Madina MP, Francis-Xavier Sosu

Proponent of the bill seeking to repeal the death penalty, Francis-Xavier Sosu, says the death penalty is mostly weaponised for political vindictiveness, thus, its need to be abolished.

According to him, in countries where the death penalty is an active component of their legal jurisprudence, the capital punishment is used to silence political opponents, activists and other dissidents.

He noted that just because Ghana has not activated the death penalty in 30 years does not mean the death penalty may never be used, thus, to prevent any future eventualities the law must be revoked.

Citing statistics on Ghana’s use of the death penalty, he stated that Ghana has only activated the death penalty during military regimes and never during civil regimes thus evidencing the country’s aversion towards the law.

Speaking on JoyNews’ PM Express, he said, “Since independence, when you check the statistic in Ghana, since independence until the 1992 constitution, Ghana has executed 37 people including a head of state. And when you check the 37 people who were killed it was mostly during military regimes.

“In all civil regimes, the need for the use of the death penalty has never been invoked as much as it has been used during military regimes. And the very last time there was an execution in Ghana which was 17th July 1993, and since that time within this fourth republic no government has ever been able to use the death penalty.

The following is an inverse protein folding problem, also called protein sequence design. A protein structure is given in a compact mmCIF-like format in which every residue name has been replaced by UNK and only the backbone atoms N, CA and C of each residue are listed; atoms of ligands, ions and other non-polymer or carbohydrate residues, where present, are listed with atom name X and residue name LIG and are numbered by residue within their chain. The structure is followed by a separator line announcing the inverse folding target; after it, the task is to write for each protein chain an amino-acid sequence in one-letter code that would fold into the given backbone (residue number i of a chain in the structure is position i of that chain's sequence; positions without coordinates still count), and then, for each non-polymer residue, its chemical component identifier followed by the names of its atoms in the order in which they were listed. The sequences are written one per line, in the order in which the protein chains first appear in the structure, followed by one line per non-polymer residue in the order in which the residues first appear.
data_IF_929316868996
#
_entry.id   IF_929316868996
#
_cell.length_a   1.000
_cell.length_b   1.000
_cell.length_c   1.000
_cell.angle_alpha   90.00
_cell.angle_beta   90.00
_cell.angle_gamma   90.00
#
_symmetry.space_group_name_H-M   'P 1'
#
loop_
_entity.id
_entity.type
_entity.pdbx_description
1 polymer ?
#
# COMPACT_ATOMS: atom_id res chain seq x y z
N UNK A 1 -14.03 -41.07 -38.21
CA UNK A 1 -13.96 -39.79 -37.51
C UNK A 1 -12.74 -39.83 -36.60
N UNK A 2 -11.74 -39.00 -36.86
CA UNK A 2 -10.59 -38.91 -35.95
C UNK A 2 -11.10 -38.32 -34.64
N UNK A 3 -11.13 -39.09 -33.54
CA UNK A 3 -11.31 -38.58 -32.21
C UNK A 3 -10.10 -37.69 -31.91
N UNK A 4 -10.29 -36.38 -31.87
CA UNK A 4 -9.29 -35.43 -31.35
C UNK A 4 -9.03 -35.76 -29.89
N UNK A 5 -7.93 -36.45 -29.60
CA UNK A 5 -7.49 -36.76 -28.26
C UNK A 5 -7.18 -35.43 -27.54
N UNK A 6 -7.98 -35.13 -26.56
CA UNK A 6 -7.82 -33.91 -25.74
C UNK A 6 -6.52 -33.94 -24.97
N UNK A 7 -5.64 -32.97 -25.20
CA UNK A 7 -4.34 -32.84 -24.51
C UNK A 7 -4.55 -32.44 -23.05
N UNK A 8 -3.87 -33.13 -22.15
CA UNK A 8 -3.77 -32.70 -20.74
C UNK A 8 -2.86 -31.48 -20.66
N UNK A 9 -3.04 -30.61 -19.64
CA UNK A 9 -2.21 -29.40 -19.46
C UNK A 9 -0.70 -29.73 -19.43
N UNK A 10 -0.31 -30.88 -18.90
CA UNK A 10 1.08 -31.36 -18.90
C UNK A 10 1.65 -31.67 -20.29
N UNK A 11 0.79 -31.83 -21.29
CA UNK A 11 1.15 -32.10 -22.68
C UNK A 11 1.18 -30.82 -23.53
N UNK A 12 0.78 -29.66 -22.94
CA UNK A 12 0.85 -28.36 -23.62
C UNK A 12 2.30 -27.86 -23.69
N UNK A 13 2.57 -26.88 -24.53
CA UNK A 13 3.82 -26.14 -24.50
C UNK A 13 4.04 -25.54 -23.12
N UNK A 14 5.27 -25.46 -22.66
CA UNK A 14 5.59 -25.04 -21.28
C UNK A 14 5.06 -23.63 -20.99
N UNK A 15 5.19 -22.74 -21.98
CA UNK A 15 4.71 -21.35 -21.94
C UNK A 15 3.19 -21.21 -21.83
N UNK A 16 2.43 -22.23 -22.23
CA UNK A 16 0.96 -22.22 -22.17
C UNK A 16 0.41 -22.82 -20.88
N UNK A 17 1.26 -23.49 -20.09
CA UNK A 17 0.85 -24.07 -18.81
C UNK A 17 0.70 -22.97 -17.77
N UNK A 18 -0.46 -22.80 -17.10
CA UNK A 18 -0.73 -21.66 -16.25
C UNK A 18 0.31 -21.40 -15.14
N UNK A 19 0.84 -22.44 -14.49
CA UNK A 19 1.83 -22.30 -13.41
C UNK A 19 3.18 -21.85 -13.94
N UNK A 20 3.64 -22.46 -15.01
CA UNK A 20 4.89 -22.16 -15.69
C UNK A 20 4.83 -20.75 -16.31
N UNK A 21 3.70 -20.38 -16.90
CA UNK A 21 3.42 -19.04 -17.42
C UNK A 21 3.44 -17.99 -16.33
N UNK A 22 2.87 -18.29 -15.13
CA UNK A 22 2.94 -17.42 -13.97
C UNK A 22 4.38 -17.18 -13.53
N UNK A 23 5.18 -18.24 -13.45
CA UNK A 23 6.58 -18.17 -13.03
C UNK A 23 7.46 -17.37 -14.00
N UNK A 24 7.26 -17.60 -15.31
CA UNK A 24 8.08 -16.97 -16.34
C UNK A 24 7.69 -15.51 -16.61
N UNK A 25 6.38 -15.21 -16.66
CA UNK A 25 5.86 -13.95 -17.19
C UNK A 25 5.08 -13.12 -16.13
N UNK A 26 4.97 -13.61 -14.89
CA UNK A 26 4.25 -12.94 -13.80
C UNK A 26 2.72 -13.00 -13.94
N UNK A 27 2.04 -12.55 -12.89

“What I’m saying is that the death penalty generally for the countries you mentioned where they’re used, they’re mostly weaponised tools for political vindictiveness,” he said.

He noted that to avoid situations as has happened in Myanmar, where the death penalty which had been dormant for 42 years was activated following a military takeover, the law should be repealed now.

“In fact you can check it, recently, you know Myanmar, they kept those laws on their statute books for 42 years they never used the death penalty but just last year when there was a military takeover in Myanmar four of the leaders were killed including activists.

“And that’s why in Burkina Faso when there was a coup, recently there were two coups in Burkina Faso, you know why they could not activate death penalty provisions in 2022? Because in 2018 they had abolished the death penalty.”